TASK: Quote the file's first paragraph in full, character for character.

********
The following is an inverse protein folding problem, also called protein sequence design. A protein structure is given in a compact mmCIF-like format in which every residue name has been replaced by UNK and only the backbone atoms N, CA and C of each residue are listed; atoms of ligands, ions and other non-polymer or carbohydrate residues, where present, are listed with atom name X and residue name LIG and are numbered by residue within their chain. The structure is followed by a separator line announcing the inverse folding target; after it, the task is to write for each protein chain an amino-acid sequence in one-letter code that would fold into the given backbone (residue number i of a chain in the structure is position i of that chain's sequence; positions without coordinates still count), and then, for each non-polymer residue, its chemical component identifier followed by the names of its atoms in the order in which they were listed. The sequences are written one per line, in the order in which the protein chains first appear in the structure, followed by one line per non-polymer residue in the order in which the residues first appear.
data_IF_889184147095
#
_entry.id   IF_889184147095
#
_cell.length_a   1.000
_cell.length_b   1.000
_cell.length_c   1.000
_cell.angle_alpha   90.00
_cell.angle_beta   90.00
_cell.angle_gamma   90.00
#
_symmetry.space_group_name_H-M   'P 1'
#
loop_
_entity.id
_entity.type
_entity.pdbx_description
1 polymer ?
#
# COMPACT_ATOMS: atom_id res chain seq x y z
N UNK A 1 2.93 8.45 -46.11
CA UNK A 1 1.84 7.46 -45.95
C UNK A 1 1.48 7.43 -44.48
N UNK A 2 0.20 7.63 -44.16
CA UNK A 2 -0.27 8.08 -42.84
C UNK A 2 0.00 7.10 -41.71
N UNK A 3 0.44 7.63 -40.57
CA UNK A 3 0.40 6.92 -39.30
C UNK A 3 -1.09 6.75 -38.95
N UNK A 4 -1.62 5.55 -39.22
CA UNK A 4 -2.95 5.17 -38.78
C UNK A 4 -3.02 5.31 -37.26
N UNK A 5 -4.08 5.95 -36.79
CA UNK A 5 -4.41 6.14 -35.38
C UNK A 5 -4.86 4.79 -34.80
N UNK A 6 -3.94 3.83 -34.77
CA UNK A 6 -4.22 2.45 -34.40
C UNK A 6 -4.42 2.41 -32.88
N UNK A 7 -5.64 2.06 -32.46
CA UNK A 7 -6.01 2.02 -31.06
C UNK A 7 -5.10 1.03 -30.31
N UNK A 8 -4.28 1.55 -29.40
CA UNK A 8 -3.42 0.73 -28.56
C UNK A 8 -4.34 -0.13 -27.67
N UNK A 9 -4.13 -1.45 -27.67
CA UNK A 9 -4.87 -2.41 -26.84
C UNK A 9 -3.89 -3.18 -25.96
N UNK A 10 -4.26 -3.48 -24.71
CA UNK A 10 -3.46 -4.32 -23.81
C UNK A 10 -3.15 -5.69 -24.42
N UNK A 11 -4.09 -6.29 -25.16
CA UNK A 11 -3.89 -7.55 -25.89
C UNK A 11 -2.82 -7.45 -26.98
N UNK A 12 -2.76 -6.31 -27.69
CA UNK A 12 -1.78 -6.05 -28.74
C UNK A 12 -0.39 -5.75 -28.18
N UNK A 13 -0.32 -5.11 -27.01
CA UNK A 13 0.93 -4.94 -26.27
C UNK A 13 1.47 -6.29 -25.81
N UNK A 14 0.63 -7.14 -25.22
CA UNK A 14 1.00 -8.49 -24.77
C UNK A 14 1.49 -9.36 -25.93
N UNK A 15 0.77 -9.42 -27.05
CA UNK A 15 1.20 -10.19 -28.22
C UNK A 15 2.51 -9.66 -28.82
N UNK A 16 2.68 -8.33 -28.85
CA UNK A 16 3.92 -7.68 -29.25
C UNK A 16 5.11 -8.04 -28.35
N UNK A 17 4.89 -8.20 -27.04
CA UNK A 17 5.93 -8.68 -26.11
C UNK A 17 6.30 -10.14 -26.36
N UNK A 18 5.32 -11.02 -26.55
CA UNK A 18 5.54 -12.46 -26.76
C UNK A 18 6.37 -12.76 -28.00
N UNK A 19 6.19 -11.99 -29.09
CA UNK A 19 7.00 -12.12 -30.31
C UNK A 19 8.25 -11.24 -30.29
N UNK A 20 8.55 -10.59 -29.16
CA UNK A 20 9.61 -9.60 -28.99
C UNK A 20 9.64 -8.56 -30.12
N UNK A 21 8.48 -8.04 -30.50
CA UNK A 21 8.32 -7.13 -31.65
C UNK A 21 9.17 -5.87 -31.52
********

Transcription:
The following is an inverse protein folding problem, also called protein sequence design. A protein structure is given in a compact mmCIF-like format in which every residue name has been replaced by UNK and only the backbone atoms N, CA and C of each residue are listed; atoms of ligands, ions and other non-polymer or carbohydrate residues, where present, are listed with atom name X and residue name LIG and are numbered by residue within their chain. The structure is followed by a separator line announcing the inverse folding target; after it, the task is to write for each protein chain an amino-acid sequence in one-letter code that would fold into the given backbone (residue number i of a chain in the structure is position i of that chain's sequence; positions without coordinates still count), and then, for each non-polymer residue, its chemical component identifier followed by the names of its atoms in the order in which they were listed. The sequences are written one per line, in the order in which the protein chains first appear in the structure, followed by one line per non-polymer residue in the order in which the residues first appear.